Local politicians talk taxes, pensions at annual business summit

Sammy Caiola

A panel of Illinois politicians discussed making the state and Cook County more business-friendly Friday at the Annual Legislative Business Leaders Breakfast in Evanston.

The Evanston Chamber of Commerce partnered with AT&T to host the event, where U.S. Rep. Jan Schakowsky (D- Ill.), state representatives Robyn Gabel (D-Evanston) and Daniel Biss (D-Skokie) as well as Cook County Commissioner Larry Suffredin addressed issues affecting Evanston businesses. About 100 Evanston residents attended the morning event at the Hilton Garden Inn, 1818 Maple Ave.

For the first time in the event’s 20-year history, attendees could take an online survey about what issues they wanted the politicians to discuss during the breakfast. In the past, only the discussion moderator chose the questions, said Elaine Kemna-Irish, director of member services for the Evanston Chamber of Commerce.

This year, attendees said they wanted information on how to make Illinois and Cook County more friendly for small businesses, specifically regarding property tax incentives. Panelists highlighted soaring property taxes’ burden on Cook County residents, and Suffredin urged business owners to communicate with state legislators about what sort of incentives would benefit them.

“We need to first sit down and really appreciate the resources we have and the small businesses that are here,” Suffredin said. “We’ve got to figure out plans that don’t cannibalize them. We’ve tried to impose incentives from the top, and municipalities have tried to enhance things. I’m not sure the programs we currently have to give property tax incentives really work anymore.”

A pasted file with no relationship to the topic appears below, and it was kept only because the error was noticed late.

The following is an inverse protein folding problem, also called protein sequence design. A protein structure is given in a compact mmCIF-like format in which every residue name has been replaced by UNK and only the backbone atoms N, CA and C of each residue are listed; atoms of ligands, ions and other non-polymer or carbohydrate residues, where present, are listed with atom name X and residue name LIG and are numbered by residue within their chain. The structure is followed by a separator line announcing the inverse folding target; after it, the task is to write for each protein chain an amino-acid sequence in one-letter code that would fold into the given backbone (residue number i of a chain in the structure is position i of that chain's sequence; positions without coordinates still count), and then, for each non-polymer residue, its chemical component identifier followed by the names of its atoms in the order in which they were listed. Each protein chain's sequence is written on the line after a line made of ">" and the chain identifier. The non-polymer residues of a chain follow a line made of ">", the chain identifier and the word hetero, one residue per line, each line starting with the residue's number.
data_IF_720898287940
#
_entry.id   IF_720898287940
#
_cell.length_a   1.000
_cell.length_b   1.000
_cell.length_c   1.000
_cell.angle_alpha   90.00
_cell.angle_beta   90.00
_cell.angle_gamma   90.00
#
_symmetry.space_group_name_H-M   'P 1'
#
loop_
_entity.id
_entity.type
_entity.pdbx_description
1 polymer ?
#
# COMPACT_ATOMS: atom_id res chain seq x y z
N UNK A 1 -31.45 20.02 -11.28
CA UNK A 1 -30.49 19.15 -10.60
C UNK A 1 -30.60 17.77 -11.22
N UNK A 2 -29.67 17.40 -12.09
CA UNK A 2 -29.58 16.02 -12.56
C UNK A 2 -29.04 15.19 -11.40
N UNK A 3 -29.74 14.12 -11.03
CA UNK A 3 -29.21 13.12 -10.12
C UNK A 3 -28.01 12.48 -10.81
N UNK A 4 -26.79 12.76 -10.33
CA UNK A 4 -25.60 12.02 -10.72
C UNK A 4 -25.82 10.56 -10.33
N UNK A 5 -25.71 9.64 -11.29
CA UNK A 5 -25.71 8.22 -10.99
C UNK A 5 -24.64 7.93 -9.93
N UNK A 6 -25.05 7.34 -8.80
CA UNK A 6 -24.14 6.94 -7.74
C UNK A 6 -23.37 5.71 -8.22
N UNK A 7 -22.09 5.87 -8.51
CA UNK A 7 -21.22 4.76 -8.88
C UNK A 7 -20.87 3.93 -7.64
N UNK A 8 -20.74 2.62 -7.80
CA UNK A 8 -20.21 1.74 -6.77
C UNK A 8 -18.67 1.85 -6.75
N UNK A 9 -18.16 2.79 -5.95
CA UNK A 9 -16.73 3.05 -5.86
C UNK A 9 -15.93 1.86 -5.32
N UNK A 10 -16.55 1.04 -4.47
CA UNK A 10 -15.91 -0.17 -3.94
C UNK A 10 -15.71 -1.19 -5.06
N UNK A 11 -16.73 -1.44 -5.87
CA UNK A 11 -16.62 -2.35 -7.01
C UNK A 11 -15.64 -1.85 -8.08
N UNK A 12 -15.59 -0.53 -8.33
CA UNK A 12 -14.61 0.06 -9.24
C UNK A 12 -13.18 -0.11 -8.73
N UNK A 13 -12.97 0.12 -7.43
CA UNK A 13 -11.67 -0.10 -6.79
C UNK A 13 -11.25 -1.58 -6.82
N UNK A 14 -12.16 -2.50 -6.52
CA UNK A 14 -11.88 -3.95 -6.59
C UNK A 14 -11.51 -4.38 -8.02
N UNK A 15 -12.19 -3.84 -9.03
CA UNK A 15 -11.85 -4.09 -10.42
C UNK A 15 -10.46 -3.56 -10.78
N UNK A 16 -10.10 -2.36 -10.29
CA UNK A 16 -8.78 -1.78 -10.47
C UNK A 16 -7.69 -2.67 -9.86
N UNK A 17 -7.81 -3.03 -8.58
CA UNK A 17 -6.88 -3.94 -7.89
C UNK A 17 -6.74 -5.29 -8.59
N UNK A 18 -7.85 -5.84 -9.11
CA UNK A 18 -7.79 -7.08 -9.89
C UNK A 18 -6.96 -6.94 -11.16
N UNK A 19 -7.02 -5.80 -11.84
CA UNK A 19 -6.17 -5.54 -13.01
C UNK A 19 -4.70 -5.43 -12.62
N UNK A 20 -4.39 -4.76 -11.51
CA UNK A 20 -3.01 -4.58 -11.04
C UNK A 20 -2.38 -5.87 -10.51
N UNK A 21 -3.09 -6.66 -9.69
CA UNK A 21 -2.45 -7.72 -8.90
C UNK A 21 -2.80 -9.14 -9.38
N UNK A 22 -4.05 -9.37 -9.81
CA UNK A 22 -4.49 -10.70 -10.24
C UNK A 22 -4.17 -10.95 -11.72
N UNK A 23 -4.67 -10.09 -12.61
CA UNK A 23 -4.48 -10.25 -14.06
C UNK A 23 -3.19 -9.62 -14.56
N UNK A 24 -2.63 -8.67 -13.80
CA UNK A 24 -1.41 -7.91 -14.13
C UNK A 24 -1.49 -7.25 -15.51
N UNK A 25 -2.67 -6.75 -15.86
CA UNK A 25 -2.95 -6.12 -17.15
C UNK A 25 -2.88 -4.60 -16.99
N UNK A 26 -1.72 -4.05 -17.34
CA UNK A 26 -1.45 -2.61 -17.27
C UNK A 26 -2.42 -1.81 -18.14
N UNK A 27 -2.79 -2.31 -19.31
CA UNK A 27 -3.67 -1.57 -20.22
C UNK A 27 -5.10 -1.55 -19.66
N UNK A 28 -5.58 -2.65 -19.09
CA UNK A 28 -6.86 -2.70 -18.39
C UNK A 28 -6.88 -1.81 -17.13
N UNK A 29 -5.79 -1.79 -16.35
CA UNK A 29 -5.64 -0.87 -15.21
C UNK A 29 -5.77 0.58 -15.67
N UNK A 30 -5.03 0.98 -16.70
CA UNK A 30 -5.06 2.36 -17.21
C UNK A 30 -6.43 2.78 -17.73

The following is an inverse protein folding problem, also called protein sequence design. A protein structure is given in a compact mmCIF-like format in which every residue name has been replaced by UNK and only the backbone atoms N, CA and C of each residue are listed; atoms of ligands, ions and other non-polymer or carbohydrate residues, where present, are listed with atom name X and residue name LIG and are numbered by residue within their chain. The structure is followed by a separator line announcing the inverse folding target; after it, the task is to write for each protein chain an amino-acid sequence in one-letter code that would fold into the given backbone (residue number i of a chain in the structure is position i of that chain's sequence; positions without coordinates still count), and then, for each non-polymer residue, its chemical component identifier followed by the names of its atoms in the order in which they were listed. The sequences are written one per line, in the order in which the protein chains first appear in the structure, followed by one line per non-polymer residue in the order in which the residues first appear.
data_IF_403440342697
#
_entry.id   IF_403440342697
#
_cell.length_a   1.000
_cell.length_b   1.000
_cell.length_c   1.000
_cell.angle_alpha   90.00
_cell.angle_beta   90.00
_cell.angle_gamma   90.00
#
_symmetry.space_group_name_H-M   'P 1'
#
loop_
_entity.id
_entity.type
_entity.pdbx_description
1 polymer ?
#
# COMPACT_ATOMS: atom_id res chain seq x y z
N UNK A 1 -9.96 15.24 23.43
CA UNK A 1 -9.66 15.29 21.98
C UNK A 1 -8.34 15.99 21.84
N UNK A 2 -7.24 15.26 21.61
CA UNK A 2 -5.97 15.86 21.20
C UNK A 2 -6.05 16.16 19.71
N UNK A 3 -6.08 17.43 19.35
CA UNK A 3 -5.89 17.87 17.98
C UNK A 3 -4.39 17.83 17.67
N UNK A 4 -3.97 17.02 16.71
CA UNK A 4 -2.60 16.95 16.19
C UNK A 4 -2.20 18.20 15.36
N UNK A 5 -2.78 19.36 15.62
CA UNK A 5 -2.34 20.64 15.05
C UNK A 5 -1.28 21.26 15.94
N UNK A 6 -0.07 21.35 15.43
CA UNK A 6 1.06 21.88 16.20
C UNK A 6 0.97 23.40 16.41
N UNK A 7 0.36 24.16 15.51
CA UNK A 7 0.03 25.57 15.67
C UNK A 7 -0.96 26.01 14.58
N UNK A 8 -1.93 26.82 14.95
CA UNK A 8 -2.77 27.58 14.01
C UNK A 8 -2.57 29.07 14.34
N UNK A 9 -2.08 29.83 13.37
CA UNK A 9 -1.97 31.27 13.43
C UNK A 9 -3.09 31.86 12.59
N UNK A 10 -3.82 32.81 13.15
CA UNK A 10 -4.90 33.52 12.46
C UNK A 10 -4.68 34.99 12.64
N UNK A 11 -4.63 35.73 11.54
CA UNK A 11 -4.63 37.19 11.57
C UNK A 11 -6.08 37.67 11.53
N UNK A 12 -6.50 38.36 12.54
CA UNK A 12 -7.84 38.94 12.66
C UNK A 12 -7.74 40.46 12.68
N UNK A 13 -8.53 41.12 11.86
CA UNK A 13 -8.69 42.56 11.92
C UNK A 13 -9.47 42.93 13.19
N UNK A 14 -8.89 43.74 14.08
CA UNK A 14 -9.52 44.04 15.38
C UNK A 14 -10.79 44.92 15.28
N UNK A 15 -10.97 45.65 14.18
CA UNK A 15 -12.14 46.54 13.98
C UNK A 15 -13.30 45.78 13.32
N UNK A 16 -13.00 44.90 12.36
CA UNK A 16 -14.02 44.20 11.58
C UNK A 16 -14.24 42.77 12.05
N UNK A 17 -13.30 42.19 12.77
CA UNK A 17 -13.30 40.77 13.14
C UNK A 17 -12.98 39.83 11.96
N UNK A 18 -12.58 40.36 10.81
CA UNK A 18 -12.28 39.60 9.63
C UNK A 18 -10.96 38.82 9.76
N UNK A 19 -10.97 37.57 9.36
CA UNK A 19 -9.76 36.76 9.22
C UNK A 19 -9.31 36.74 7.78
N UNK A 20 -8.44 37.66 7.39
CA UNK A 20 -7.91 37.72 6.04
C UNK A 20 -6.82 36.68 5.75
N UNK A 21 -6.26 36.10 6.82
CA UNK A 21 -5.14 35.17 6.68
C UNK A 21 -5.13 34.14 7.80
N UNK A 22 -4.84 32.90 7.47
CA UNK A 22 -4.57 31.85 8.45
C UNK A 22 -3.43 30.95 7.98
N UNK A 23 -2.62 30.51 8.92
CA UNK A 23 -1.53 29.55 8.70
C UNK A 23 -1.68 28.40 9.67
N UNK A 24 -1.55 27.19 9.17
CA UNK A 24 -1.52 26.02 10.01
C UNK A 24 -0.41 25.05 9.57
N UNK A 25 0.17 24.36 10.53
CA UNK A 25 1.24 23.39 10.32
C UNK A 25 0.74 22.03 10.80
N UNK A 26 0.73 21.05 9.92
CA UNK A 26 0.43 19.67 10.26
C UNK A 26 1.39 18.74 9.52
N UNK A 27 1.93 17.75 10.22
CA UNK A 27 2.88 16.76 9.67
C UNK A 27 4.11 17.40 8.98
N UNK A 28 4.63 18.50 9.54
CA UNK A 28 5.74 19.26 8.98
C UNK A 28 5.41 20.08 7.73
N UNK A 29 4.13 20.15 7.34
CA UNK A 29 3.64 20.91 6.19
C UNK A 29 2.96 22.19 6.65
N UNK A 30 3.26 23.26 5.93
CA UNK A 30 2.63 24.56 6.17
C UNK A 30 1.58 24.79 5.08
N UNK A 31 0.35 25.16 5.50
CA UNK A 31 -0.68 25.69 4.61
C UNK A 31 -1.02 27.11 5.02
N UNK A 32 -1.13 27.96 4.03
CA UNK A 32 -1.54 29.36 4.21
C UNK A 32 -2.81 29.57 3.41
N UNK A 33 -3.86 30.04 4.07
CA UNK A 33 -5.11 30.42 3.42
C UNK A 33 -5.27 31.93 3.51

YWCA Evanston/North Shore recently experienced cuts in state funding, YWCA CEO Karen Singer said. She said she attended the breakfast to hear what the legislators had to say about nonprofits.

“All of the issues they talked about this morning impact us as an organization in the nonprofit world,” Singer said, noting that property tax policy similarily affects for-profit and nonprofit businesses. “We are getting funding from the state that has been cut because of the fiscal crisis, and I think that until you address the issues they talked about, we are not going to be in better shape.”

In previous years, the discussion portion of the breakfast involved breakout sessions in which each lawmaker sat in a room and attendees could approach them with questions, Kemna-Irish added. This year, panelists answered pre-written questions in front of the whole crowd and then took audience questions in the last five minutes.

Alexandra Nelson, development manager for Evanston nonprofit theater Light Opera Works, was the first to stand up during the question-and-answer session. She said government support for nonprofits has disappeared.

In response, Gabel said she is a strong supporter of nonprofits merging with other like-minded nonprofits to cut administrative costs.

“They can put that money toward really direct services,” Gabel said. “The second thing is that most of the money that goes into the charitable arena comes from individuals and corporations and not the government.”

Biss said the Illinois tax structure tends to give tax incentives to big businesses. He said Illinois should learn from neighboring states, which have friendlier regulatory policies for small businesses as well.

“Illinois, which is a place whose regulatory climate has been pretty well captured by a few large actors, has a series of regulations and rules in place that are not bad generically, but they make it very difficult for the less connected,” he said. “If we are able to really rethink our strategy to the question of helping small- and medium-sized businesses, we’re doing a lot of good work. [email protected]